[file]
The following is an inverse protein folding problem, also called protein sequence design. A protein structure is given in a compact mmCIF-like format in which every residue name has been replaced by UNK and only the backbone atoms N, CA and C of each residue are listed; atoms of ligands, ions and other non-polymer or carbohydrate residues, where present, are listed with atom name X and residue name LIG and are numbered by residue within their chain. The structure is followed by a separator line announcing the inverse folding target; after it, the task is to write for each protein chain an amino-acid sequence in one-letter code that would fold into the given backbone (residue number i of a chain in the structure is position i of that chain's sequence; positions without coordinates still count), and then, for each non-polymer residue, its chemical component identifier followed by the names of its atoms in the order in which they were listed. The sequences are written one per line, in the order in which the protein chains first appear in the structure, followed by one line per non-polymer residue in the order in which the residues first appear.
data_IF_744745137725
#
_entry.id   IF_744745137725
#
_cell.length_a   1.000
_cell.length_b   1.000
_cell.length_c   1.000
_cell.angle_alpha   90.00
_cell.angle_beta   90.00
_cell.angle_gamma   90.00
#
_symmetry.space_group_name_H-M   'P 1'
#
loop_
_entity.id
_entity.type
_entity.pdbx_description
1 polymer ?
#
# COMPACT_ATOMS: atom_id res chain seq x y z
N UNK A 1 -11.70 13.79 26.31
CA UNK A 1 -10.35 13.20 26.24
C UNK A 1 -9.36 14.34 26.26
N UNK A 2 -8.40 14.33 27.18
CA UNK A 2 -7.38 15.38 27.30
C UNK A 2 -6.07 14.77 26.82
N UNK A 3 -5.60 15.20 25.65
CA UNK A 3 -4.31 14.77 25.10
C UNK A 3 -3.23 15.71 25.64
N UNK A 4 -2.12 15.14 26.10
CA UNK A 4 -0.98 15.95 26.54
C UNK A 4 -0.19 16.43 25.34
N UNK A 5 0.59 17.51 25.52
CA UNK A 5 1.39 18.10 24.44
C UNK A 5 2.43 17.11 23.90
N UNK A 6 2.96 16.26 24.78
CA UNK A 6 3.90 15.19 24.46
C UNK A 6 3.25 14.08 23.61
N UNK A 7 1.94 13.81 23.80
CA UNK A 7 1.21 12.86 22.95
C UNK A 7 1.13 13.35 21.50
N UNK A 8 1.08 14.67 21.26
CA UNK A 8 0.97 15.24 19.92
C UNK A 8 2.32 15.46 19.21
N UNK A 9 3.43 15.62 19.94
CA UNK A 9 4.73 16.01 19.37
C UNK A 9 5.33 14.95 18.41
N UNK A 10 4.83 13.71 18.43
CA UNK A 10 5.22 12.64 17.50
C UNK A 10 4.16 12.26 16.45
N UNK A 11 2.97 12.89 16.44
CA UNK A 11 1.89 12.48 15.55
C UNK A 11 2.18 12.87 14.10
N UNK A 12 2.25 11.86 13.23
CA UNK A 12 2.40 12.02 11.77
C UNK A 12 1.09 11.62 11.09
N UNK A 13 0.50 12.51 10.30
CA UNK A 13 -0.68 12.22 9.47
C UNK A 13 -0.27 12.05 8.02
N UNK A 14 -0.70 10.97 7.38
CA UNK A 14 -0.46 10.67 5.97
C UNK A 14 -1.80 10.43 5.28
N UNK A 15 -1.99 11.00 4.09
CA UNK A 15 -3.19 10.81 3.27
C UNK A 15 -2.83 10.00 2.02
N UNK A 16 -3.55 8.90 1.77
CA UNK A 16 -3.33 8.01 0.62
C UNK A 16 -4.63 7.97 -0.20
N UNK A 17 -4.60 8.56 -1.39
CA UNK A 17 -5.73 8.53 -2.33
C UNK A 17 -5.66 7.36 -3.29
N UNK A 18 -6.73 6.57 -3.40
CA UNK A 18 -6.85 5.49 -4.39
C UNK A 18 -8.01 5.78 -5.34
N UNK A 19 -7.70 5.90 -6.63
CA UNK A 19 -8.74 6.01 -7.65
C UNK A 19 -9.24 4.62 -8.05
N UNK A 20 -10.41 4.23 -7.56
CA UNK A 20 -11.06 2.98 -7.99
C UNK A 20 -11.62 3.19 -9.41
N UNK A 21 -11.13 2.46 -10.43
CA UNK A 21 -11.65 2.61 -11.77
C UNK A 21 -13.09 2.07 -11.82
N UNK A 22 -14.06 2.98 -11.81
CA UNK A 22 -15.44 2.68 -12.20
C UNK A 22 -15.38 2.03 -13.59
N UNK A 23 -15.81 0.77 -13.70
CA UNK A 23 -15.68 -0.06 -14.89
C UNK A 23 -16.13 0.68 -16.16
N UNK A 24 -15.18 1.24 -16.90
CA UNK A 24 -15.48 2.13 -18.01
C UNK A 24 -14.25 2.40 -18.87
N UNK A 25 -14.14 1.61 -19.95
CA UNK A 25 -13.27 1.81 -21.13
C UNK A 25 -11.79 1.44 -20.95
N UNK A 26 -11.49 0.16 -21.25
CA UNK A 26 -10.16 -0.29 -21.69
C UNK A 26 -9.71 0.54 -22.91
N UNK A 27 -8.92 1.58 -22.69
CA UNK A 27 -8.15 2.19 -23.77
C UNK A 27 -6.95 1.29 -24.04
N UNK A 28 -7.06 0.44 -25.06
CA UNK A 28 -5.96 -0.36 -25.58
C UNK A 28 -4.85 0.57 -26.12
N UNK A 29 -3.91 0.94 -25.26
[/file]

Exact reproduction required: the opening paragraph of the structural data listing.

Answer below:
The following is an inverse protein folding problem, also called protein sequence design. A protein structure is given in a compact mmCIF-like format in which every residue name has been replaced by UNK and only the backbone atoms N, CA and C of each residue are listed; atoms of ligands, ions and other non-polymer or carbohydrate residues, where present, are listed with atom name X and residue name LIG and are numbered by residue within their chain. The structure is followed by a separator line announcing the inverse folding target; after it, the task is to write for each protein chain an amino-acid sequence in one-letter code that would fold into the given backbone (residue number i of a chain in the structure is position i of that chain's sequence; positions without coordinates still count), and then, for each non-polymer residue, its chemical component identifier followed by the names of its atoms in the order in which they were listed. The sequences are written one per line, in the order in which the protein chains first appear in the structure, followed by one line per non-polymer residue in the order in which the residues first appear.